You are currently browsing the daily archive for February 14, 2017.
Ashley vs. Ivanka: Choose Your Role Model
By Shlomo Maital
Ashley Biden & Father Joe
President Trump recently tweeted his recommendation, that people buy his daughter Ivanka’s upscale fashion designs, after retail chain Nordstrom took her clothes off its shelves. (“They don’t sell,” Nordstrom claimed).
Another famous politician has a designer-daughter – former Vice President Joe Biden and his social worker daughter Ashley. Her story, and product, are a bit different.
According to Elle Magazine: “Ashley’s new ethically produced, American-made clothing company, is a project any dad would be proud to get behind. It kicks off with a range of supersoft organic cotton hoodies on sale for just a few weeks, starting February 8, in partnership with the flash-sale behemoth Gilt: The entirety of the proceeds from the debut collection will be channeled to programs that work to alleviate poverty through education, training, and job placement.
“Ashley, 35, who is also the executive director of the Delaware Center for Justice, a nonprofit that serves children and adults impacted by the criminal justice system, had toyed with the potential nature and mission of Livelihood for years. One thing that never wavered was the idea of the hoodie. This is partly because Ashley herself—who has a stealth charisma and a fondness for phrases like “heavens to Betsy”—describes herself as a “jeans-and-T-shirt kinda gal.” It’s also because she appreciates the symbolism of an item long connected to American laborers and more recently to Black Lives Matter. “Livelihood is specifically about income inequality,” she says. “And racial inequality and income inequality are directly related.”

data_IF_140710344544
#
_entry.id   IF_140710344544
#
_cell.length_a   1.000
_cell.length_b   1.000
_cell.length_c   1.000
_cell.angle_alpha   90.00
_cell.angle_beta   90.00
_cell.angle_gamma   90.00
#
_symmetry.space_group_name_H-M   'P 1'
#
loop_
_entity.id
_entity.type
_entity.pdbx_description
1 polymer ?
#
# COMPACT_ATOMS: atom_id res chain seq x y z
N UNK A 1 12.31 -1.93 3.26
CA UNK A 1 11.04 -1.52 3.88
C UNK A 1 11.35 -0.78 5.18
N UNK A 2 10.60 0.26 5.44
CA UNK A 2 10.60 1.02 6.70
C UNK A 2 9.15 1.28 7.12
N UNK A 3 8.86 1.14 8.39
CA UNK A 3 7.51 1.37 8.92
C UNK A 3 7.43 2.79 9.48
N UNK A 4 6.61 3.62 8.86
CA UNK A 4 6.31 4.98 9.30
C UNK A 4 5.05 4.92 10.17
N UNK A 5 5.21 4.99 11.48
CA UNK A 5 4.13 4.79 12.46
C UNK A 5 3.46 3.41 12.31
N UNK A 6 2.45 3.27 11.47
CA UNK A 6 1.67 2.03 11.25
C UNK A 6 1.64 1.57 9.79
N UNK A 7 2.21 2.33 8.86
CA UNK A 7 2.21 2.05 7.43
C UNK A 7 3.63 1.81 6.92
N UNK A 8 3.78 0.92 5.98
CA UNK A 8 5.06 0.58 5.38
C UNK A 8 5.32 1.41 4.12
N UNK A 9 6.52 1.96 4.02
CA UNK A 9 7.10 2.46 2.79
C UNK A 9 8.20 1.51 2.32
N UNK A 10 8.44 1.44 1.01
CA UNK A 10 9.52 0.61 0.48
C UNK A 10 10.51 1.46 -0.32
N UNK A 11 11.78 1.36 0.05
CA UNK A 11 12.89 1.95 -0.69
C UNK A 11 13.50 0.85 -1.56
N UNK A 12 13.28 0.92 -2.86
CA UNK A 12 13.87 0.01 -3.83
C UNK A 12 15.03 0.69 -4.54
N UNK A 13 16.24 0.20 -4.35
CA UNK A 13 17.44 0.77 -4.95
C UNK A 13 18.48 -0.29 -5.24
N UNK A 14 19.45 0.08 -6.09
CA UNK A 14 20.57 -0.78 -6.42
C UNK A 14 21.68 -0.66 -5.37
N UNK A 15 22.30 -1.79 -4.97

“By the time her parents moved into the VP’s mansion in 2009, Ashley—who did her undergrad at Tulane, then earned a master’s in social work from the University of Pennsylvania—had a job serving kids in the foster-care system. It was disorienting, to put it mildly, to travel from a juvenile detention center to, say, Air Force 2. What did become increasingly clear was how little privileged Americans understood about life below the poverty line, where 13.5 percent of the U.S. resides. “I’d hear about five siblings sharing one burger,” she says. “How does a kid do homework when there’s no desk or lamp? One of the biggest things I’ve seen in my work is that a lot of social ills directly result from poverty.”
Does it take a privileged daughter of the U.S. Vice-President, to explain to us how little we the privileged understand about the life and hardships of the one in seven who live in poverty? And will we opt for the role model of Ivanka Trump, who sells to the wealthy, or Ashley Biden, who works for the poor, and has done so for her whole career?